Emergency Listing of the Dixie Valley Toad as Endangered

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Emergency Listing of the Dixie Valley Toad as Endangered

We, the U.S. Fish and Wildlife Service (Service), exercise our authority pursuant to section 4(b)(7) of the Endangered Species Act of 1973, as amended (Act), to emergency list the Dixie Valley toad (Anaxyrus williamsi) as endangered. Due to the imminent development of a geothermal project in Dixie Meadows, Nevada, and the potential resulting effects to the geothermal springs relied upon by the Dixie Valley toad, there is a significant risk to the well-being of the species. We find that emergency listing is necessary in order to provide the protective measures afforded by the Act to the Dixie Valley toad. This emergency rule provides Federal protection pursuant to the Act for a period of 240 days. A proposed rule to list the Dixie Valley toad as endangered is published concurrently with this emergency rule in the Proposed Rules section of this issue of the Federal Register.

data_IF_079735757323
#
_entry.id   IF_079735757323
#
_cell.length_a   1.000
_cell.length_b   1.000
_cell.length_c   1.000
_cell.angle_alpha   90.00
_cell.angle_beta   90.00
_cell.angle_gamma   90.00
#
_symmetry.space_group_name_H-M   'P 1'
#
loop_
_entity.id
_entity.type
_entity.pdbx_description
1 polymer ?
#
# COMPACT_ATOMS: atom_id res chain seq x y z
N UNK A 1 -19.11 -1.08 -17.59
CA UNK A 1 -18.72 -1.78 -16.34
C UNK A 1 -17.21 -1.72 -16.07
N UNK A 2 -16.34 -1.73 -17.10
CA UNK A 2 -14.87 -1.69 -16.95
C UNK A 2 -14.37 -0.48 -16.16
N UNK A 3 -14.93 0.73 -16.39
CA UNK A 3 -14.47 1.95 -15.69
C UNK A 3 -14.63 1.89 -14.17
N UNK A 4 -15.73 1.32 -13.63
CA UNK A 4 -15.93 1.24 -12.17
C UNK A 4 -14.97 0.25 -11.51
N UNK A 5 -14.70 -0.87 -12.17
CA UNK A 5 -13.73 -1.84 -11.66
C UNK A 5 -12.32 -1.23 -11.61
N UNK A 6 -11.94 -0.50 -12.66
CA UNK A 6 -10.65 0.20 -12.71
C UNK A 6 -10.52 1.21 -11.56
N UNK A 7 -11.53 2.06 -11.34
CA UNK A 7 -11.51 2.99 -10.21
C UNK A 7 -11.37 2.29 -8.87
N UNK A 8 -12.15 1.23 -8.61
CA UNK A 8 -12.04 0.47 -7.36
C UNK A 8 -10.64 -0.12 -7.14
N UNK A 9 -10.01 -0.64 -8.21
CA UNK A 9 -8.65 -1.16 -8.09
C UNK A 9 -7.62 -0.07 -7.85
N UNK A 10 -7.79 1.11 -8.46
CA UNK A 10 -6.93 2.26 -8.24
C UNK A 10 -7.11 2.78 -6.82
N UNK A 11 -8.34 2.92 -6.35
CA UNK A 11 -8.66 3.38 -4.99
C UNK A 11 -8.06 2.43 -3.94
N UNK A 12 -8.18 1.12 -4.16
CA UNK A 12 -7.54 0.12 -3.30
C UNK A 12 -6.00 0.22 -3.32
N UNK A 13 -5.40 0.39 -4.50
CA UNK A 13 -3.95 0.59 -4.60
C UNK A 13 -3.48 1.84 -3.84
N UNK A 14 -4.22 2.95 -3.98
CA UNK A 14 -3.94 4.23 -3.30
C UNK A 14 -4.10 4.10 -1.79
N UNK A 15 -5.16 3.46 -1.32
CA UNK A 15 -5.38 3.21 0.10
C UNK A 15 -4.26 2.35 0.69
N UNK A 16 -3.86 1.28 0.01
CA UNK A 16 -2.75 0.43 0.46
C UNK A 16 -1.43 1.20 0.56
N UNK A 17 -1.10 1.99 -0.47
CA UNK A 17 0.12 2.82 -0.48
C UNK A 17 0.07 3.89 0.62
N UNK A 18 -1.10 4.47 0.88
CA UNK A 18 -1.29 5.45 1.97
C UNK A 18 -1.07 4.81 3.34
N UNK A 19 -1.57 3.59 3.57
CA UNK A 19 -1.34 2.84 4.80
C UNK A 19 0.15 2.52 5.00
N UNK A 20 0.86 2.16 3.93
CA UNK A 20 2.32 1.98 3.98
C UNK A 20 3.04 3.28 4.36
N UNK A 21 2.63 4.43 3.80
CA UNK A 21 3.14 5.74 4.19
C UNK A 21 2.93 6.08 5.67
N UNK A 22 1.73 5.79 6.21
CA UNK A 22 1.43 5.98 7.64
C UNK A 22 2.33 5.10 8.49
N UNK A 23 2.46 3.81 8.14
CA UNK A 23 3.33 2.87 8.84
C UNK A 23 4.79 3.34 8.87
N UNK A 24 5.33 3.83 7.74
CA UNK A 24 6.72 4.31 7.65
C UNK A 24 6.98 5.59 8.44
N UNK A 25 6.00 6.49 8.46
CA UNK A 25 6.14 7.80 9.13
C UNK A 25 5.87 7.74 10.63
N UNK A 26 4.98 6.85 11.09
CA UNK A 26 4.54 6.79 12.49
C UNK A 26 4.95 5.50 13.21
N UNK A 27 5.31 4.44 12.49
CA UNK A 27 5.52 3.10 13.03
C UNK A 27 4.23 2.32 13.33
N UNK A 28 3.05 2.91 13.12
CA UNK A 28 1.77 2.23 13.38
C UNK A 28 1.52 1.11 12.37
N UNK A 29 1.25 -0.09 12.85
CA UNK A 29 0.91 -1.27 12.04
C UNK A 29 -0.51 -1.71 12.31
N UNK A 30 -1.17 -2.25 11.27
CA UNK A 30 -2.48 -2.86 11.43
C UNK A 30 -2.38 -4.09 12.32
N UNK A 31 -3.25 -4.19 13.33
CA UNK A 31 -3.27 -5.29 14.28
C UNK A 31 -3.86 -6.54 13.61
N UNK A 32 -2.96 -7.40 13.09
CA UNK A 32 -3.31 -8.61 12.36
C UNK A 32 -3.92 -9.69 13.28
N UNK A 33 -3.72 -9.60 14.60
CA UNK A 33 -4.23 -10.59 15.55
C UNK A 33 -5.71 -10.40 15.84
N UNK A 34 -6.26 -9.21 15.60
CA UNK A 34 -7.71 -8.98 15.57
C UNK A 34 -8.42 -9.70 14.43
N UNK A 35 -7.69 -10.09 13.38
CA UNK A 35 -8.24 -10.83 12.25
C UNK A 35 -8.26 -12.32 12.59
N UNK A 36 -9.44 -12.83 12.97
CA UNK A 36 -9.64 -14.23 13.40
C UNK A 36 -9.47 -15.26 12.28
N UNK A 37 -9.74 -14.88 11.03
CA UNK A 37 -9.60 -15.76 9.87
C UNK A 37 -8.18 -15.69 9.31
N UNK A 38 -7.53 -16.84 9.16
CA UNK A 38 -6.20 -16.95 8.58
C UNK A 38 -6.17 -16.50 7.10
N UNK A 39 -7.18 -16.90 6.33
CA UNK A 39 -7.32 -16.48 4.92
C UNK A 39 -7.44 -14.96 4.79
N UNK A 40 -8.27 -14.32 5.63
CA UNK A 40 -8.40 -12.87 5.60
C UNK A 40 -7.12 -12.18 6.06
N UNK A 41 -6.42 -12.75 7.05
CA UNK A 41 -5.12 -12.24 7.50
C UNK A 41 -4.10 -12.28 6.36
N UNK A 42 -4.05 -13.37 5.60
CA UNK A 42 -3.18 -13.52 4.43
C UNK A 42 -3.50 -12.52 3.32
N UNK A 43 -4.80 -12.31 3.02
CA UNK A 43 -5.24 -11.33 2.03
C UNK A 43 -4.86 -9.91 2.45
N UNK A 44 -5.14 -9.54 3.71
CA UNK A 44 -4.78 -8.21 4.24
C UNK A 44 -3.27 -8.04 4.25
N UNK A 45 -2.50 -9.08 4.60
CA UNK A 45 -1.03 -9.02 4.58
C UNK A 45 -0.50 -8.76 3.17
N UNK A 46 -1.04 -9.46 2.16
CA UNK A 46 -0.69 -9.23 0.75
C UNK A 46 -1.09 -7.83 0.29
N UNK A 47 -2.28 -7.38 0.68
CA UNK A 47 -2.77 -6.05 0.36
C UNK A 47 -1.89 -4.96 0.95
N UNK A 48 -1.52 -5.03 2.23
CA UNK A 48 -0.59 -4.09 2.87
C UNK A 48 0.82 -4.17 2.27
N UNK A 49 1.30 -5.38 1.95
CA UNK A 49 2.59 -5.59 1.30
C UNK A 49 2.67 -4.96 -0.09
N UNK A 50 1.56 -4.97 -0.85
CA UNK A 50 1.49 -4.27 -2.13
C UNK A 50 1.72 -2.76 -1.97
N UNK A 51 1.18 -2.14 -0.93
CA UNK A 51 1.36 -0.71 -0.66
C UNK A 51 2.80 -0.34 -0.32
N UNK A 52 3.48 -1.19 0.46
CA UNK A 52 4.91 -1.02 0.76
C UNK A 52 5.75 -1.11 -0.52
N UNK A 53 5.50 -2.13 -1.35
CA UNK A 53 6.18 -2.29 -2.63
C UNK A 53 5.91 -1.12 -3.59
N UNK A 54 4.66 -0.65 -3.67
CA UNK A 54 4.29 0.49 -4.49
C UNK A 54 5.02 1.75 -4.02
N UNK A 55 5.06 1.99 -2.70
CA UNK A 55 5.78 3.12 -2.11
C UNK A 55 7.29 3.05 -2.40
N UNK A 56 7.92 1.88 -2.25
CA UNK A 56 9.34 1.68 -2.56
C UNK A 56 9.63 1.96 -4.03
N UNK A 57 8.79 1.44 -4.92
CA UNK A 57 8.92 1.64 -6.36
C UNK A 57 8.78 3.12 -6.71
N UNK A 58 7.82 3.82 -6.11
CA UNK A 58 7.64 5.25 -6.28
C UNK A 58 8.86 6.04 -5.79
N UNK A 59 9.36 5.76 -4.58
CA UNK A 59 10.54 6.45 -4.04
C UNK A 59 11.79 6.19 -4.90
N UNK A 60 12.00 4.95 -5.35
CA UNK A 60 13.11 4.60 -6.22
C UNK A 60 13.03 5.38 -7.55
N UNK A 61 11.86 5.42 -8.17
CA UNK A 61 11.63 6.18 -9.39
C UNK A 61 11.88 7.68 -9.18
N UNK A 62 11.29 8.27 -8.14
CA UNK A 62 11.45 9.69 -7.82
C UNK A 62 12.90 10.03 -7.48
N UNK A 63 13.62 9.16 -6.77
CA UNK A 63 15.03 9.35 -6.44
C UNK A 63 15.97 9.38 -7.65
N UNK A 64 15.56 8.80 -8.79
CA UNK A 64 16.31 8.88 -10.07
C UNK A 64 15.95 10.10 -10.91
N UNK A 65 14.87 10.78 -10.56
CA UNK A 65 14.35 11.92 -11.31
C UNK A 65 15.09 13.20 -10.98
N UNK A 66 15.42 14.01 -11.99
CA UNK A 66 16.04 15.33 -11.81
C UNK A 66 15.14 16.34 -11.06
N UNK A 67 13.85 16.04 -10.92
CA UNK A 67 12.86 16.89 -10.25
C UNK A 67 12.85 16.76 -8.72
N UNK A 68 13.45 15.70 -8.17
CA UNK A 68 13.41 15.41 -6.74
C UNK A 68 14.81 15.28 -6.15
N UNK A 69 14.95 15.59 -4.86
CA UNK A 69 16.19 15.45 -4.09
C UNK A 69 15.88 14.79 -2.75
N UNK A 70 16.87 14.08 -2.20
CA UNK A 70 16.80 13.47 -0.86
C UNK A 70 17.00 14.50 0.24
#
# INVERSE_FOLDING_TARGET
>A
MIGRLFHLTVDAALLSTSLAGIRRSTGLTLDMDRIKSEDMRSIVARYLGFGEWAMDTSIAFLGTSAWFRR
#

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The Reno Fish and Wildlife Office protects and conserves endangered fish, wildlife, plants, and their habitats in Nevada's Great Basin, the Eastern Sierra Nevadas, and the Tahoe Basin for the continuing benefit of the American people.
The Ecological Services Program works to restore and protect healthy populations of fish, wildlife, and plants and the environments upon which they depend. Using the best available science, we work with federal, state, Tribal, local, and non-profit stakeholders, as well as private land owners, to...

The Dixie Valley toad is the smallest toad within the A. boreas species complex. This specie's dorsum has a broken cream stripe and irregularly distributed rust-colored tubercles with black margins. Its dorsal ground color contains hues of olive with small irregular black specks. The face is...

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